Stephen J. Schueler, M.D.

Overview Symptoms Treatment Underlying Cause

Relapsing Polychondritis Overview

What is relapsing polychondritis?
A person with relapsing polychondritis has a rare illness that causes inflammation of the cartilage in the body. Organs that contain cartilage become swollen, including the eyes, heart and blood vessels. The underlying cause for relapsing polychondritis is unknown, but the immune system plays a role. The immune system, which normally fights infection, mistakenly attacks the cartilage throughout the body.

What are the symptoms of relapsing polychondritis?
Symptoms of relapsing polychondritis include pain, redness, and swelling of the ears, nose and joints. Additional symptoms of relapsing polychondritis include back pain, neck pain, hoarse voice, eye pain, blurry vision, and cataracts.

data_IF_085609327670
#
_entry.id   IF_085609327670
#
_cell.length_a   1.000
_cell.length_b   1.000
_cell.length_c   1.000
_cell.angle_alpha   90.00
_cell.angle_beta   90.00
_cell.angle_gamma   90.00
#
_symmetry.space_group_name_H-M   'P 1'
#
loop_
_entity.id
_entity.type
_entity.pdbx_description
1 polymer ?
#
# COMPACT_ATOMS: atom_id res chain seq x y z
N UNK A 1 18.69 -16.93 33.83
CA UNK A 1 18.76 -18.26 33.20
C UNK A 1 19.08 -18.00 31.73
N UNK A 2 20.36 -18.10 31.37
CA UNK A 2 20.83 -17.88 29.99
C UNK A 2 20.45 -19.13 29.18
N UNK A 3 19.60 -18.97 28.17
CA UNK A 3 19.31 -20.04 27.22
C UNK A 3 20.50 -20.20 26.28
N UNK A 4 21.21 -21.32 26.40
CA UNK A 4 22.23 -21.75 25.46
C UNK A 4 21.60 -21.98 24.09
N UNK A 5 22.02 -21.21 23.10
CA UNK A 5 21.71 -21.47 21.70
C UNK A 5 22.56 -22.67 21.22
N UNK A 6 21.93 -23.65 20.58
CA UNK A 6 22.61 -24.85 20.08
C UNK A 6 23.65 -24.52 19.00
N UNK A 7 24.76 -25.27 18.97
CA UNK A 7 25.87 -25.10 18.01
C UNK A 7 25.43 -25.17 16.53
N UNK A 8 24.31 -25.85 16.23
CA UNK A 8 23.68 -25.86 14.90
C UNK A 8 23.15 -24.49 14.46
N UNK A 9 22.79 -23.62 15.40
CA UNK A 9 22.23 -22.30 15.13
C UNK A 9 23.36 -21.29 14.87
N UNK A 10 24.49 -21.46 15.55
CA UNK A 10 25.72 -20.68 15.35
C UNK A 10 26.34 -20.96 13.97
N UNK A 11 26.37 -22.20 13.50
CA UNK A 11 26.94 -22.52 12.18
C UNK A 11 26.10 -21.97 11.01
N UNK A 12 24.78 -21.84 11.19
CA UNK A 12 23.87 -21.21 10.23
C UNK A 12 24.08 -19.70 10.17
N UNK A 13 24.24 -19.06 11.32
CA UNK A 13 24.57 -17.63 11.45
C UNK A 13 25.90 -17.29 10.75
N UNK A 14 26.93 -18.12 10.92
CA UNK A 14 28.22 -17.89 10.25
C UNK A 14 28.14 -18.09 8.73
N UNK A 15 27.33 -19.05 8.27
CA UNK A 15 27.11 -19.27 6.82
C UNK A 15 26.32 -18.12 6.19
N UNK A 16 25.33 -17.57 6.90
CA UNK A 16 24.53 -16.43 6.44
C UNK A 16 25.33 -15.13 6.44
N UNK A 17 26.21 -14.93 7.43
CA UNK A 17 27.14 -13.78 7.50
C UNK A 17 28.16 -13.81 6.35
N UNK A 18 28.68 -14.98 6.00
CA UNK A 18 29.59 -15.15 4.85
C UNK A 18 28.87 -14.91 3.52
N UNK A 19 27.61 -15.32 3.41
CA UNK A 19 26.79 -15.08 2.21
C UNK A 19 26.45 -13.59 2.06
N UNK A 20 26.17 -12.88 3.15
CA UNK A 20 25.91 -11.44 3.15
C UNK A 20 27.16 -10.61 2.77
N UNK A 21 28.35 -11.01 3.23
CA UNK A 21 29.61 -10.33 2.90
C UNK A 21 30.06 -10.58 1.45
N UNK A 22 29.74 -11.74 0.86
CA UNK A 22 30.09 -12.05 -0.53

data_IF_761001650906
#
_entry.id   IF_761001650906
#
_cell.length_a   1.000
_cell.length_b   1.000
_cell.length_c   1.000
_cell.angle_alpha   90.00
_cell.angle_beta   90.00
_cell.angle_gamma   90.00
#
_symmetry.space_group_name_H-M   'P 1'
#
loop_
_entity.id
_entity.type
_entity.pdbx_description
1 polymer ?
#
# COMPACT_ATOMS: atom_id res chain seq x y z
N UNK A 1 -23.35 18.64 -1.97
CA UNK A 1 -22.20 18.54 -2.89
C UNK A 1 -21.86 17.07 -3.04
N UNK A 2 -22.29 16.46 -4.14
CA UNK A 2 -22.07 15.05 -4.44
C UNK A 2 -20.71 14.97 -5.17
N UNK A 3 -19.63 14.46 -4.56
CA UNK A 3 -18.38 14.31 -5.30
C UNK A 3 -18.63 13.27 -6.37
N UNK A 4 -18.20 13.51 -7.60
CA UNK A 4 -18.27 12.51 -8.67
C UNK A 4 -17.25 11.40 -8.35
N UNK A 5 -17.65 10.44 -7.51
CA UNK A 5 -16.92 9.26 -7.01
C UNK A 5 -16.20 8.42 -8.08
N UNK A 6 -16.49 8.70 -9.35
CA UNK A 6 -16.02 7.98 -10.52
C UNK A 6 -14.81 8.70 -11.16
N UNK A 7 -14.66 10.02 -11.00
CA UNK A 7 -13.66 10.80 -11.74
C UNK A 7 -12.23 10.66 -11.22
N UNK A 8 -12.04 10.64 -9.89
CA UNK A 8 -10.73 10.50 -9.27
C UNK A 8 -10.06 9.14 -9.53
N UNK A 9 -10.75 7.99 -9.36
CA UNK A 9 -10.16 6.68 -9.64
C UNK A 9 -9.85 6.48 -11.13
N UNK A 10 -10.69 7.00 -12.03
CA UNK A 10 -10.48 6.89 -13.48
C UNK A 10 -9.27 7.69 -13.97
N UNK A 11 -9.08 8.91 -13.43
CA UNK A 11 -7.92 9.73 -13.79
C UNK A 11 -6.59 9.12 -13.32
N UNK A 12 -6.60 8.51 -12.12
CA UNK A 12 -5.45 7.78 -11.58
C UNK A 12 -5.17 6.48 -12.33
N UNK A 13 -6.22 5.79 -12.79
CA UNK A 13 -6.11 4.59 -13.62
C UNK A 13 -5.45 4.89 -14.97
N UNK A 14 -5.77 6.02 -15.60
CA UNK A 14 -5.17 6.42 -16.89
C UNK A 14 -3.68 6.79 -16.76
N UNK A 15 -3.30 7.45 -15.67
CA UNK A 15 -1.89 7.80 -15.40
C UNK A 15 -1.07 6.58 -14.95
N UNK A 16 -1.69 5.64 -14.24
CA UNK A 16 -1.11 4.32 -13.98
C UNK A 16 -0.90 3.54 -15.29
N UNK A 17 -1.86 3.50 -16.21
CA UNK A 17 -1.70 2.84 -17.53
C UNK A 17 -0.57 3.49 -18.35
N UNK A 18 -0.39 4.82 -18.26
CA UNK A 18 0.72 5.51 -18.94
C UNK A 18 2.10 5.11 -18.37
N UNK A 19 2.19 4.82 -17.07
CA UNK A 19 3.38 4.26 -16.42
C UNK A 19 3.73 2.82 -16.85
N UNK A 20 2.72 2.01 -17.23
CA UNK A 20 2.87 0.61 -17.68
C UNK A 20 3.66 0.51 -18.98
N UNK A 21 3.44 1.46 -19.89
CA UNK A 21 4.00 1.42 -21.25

How does the doctor treat relapsing polychondritis?
Treatment for relapsing polychondritis includes nonsteroidal anti-inflammatory medications, and medications that suppress the immune system.

Continue to Relapsing Polychondritis Symptoms

Last Updated: Aug 20, 2010 References
Authors: Stephen J. Schueler, MD; John H. Beckett, MD; D. Scott Gettings, MD
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PubMed Relapsing Polychondritis References
  1. Gergely P Jr, Poor G. Relapsing polychondritis. Best Pract Res Clin Rheumatol. 2004 Oct;18(5):723-38. [15454129]
  2. Kent PD, Michet CJ Jr, Luthra HS. Relapsing polychondritis. Curr Opin Rheumatol. 2004 Jan;16(1):56-61. [14673390]
  3. Rapini RP, Warner NB. Relapsing polychondritis. Clin Dermatol. 2006 Nov-Dec;24(6):482-5. [17113965]
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